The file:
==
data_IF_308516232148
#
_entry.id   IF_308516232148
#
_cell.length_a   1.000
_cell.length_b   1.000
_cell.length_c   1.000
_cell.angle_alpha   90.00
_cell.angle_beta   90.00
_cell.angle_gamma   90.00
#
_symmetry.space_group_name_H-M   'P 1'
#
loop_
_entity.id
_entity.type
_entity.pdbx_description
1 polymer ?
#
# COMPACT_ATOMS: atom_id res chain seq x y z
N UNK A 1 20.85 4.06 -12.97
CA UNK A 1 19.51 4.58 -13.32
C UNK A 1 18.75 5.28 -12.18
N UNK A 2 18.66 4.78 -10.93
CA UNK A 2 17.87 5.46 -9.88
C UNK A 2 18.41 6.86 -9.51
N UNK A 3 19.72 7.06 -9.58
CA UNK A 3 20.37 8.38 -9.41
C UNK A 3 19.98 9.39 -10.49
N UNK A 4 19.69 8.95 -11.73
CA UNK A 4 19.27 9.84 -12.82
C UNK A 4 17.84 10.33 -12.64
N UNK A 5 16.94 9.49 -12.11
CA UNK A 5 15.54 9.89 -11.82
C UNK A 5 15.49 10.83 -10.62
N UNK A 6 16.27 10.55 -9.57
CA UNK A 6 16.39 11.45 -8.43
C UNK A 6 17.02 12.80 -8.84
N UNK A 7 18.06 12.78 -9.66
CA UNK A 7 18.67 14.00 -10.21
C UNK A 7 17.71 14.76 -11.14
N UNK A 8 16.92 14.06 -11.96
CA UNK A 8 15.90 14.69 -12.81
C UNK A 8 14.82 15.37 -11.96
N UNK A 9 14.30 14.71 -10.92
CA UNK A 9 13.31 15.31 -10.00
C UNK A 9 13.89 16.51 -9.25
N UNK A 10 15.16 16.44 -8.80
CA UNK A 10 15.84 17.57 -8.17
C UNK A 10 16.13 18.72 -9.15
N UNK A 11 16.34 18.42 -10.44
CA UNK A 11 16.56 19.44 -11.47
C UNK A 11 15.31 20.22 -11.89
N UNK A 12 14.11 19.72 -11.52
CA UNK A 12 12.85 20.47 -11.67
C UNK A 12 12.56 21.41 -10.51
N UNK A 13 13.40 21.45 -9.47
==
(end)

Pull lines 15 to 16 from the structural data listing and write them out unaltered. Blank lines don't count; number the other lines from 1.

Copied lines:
_entity.id
_entity.type